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Politics

Always in the public interest
April 9, 2006

by Steven Higgs

It’s doubtful that anyone who has ever sought elective office in Monroe County has brought more experience as a citizen advocate to the effort than Bill Hayden. For a full three-and-a-half decades, the retired schoolteacher has lobbied, confronted and cajoled the power structure at all levels of government, from the deep woods to the neighborhood.

And it’s always been for the public interest. “Since ’71,” the Monroe County Council candidate says, explaining just how long he’s been at it. “Since about a year after Earth Day I’ve been active doing this and that.”

Hayden tells stories about leading environmental tours through off-road-vehicle trails in 1971, in what is now the Charles Deam Wilderness Area in the Hoosier National Forest, which has been ORV-free since pretty much those days.

“I could probably find the parking lot that they built that is all overgrown now and gone away,” he says.

In 1986, Hayden individually appealed and stopped every clearcut the U.S. Forest Service had planned for the southern half of the Hoosier. In the 1980s and ’90s, he lobbied the Indiana General Assembly on behalf of the Sierra Club, the Hoosier Environmental Council and the Izaak Walton League.

Among his recent efforts to protect the commons is a stint as the Bryan Park Neighborhood Association president. “I got the brick sidewalks on South Washington redone,” he says.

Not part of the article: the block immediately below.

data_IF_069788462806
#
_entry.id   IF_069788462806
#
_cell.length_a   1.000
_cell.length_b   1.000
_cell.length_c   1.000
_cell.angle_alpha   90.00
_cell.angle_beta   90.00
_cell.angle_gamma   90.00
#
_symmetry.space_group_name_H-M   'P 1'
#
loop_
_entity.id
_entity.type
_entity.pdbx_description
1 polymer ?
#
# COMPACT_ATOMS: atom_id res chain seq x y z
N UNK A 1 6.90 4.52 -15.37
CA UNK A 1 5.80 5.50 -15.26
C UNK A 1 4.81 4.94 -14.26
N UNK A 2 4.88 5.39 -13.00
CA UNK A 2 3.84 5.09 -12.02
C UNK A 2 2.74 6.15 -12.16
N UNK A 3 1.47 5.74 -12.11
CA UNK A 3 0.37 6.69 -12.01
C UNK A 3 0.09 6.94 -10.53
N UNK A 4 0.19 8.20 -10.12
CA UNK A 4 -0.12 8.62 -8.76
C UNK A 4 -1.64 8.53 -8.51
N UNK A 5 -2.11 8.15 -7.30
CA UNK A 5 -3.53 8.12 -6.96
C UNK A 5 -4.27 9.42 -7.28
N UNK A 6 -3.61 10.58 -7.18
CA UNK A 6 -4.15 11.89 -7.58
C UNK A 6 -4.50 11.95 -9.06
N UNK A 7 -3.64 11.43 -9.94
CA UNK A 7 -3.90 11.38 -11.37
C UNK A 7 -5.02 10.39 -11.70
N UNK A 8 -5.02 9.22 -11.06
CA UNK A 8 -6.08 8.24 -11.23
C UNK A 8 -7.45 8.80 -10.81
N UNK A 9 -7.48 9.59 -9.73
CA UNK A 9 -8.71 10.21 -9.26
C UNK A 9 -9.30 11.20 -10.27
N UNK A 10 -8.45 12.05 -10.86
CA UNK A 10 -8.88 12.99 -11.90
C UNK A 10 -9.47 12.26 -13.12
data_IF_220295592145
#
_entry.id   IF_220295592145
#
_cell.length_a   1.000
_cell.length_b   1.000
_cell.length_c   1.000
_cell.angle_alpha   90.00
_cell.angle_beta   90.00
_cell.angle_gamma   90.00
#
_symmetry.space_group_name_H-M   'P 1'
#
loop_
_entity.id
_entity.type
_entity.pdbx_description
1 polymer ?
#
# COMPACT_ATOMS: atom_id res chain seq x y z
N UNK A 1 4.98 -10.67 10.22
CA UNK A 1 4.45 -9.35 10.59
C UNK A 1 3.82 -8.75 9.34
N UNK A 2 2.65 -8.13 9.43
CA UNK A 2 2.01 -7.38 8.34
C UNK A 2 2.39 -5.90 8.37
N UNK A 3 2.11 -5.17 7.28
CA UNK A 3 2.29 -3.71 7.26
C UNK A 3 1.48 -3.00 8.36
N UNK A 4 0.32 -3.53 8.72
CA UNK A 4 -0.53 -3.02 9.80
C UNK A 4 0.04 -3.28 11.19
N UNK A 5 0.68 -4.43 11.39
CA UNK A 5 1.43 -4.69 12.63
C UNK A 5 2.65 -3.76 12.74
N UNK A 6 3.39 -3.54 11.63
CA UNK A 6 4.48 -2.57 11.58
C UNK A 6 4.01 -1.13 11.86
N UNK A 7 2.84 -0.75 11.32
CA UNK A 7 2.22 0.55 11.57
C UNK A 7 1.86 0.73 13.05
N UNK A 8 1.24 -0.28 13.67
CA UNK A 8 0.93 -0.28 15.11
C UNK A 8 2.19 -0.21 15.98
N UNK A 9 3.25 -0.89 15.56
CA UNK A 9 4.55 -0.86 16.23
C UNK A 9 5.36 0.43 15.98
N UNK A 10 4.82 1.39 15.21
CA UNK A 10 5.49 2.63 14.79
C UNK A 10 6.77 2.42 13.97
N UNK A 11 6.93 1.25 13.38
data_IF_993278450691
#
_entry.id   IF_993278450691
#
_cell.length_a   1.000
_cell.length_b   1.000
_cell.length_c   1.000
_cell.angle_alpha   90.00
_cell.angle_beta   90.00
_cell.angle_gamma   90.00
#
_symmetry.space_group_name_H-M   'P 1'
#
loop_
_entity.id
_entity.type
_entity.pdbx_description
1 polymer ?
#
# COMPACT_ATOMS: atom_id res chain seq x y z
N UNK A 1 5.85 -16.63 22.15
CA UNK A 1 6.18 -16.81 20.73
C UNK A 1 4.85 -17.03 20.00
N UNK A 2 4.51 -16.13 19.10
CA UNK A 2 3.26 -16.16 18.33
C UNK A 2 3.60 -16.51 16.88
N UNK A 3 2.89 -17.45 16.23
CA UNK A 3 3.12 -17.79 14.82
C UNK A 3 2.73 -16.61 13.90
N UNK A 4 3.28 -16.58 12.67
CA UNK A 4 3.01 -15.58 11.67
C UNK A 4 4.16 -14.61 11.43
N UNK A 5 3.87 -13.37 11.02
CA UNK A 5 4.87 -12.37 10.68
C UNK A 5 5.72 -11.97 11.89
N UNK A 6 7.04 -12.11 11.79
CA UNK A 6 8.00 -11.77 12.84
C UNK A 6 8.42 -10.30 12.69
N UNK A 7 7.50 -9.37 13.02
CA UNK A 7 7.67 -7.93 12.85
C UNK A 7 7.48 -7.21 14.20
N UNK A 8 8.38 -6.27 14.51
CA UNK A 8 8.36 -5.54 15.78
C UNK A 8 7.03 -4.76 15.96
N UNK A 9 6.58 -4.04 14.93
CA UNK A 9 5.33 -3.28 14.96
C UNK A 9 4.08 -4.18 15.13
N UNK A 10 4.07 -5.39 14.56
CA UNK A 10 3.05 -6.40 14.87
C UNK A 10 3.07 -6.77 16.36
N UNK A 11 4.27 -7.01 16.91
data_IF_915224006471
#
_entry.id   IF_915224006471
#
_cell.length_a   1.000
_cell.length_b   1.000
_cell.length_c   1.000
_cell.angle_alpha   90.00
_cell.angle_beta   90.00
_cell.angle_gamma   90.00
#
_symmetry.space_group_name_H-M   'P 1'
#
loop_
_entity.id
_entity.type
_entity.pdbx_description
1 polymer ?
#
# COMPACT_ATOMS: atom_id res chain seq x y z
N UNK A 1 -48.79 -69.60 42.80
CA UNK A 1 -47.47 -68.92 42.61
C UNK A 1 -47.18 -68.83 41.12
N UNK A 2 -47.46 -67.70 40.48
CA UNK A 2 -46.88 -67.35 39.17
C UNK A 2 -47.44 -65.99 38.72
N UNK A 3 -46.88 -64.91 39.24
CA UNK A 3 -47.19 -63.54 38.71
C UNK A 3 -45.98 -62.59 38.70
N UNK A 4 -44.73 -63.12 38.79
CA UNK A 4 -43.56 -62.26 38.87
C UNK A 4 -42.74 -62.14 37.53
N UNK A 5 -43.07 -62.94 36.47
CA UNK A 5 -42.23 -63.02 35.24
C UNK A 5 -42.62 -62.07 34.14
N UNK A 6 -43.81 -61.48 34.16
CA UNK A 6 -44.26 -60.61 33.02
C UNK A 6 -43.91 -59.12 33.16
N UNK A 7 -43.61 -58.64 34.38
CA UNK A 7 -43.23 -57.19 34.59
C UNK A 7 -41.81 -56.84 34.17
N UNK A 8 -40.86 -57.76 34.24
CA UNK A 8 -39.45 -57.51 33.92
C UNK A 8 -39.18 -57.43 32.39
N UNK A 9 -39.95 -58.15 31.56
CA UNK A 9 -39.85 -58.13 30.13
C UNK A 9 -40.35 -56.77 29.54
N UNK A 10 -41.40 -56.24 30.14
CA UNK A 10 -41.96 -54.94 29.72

In fact, he did much of the work himself, along with Bryan Park neighbors. He also presided over the neighborhood’s successful fight against an acreage-packing, vehicle-driven development on one of the last undeveloped parcels of land in the city.

As Hayden approaches his second run for a Monroe County Council seat from his book-filled, rustic home two blocks from Bryan Park, he acknowledges that, yes, he does know how things work in politics. But with characteristic resonant laugh and booming voice, he adds, “I know how it doesn’t work.”

***

The gray-bearded, bespectacled, 63-year-old Hayden’s list of public service commitments is lengthy, with an emphasis on the environment and one of its policy twins, transportation. He has served on both the city and county traffic commissions and on citizens advisory committees for the Bloomington Metropolitan Planning Organization (MPO) and Monroe County Solid Waste Management District. He serves as treasurer of the Community Bike Project.

Like protecting the forests during the chainsaw era of public lands management in southern Indiana, transportation is Hayden’s political passion today as the age of Peak Oil begins.

“My vision is of a pedestrian-, bicycle-friendly community,” he says, adding he wouldn’t mind serving as a Council representative to the MPO. “I really think that even though there has been progress, I still think that a lot of people on the MPO don’t get it. I do think that there are staff who are starting to get it, and they need support from policy makers.”

In Hayden’s community vision – be it local or global – transportation, zoning and the environment are all connected.